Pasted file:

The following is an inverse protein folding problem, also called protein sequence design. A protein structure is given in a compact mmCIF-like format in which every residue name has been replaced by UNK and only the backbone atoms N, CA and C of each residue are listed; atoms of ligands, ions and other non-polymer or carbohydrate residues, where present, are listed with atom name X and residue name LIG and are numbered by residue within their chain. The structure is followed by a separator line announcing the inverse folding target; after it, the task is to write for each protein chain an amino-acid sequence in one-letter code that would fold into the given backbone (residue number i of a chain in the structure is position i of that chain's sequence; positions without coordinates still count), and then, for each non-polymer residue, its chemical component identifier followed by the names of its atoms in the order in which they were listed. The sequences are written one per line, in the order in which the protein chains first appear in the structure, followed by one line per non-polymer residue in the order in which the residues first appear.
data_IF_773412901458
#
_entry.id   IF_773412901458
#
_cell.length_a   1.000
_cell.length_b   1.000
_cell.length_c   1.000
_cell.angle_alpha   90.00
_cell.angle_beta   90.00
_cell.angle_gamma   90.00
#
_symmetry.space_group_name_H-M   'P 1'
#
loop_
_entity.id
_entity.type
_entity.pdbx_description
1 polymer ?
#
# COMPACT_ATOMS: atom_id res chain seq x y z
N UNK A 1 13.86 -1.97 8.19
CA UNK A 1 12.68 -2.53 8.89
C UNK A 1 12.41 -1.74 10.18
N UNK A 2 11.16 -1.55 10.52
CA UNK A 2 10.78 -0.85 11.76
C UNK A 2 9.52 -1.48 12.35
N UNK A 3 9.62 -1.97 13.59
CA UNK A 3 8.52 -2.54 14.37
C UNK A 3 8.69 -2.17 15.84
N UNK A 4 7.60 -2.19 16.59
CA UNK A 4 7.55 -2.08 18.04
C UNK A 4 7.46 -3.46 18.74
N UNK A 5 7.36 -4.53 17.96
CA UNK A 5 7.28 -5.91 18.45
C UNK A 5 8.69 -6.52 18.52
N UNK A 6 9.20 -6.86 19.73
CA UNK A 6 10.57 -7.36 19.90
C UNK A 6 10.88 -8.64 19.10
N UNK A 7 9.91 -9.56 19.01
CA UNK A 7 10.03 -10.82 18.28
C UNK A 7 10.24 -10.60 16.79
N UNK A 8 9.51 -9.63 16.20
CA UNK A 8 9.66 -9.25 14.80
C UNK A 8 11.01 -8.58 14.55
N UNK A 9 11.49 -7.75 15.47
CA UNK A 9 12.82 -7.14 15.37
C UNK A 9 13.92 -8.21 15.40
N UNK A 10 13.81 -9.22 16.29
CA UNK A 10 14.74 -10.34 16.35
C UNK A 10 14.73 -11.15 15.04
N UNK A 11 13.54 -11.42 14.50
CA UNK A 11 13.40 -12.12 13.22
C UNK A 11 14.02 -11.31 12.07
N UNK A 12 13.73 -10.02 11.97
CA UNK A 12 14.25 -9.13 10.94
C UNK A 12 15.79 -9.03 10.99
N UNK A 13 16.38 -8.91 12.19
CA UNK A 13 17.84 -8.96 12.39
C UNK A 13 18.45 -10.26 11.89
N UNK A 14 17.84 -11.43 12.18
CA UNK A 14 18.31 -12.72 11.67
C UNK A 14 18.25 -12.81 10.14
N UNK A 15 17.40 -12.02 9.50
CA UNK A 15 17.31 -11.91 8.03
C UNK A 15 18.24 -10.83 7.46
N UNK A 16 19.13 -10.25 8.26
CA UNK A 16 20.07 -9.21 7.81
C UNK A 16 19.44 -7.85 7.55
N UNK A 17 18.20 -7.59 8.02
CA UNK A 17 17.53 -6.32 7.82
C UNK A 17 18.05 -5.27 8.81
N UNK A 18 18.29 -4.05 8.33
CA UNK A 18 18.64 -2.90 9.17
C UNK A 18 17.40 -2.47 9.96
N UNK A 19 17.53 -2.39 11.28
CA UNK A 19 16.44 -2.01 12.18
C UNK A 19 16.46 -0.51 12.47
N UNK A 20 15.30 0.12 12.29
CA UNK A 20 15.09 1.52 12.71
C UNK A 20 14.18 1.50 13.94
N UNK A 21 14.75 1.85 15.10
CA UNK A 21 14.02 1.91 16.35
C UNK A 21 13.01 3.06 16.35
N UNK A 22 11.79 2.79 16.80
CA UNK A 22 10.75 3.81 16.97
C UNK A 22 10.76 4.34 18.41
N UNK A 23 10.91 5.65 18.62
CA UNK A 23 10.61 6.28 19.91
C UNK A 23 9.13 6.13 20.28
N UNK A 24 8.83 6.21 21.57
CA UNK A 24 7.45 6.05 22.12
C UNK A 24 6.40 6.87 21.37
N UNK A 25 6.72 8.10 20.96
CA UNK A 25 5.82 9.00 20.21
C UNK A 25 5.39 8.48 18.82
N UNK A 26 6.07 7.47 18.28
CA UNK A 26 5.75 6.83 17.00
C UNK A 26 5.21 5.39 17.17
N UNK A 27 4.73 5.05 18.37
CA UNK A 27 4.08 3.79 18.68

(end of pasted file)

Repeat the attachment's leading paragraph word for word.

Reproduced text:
The following is an inverse protein folding problem, also called protein sequence design. A protein structure is given in a compact mmCIF-like format in which every residue name has been replaced by UNK and only the backbone atoms N, CA and C of each residue are listed; atoms of ligands, ions and other non-polymer or carbohydrate residues, where present, are listed with atom name X and residue name LIG and are numbered by residue within their chain. The structure is followed by a separator line announcing the inverse folding target; after it, the task is to write for each protein chain an amino-acid sequence in one-letter code that would fold into the given backbone (residue number i of a chain in the structure is position i of that chain's sequence; positions without coordinates still count), and then, for each non-polymer residue, its chemical component identifier followed by the names of its atoms in the order in which they were listed. The sequences are written one per line, in the order in which the protein chains first appear in the structure, followed by one line per non-polymer residue in the order in which the residues first appear.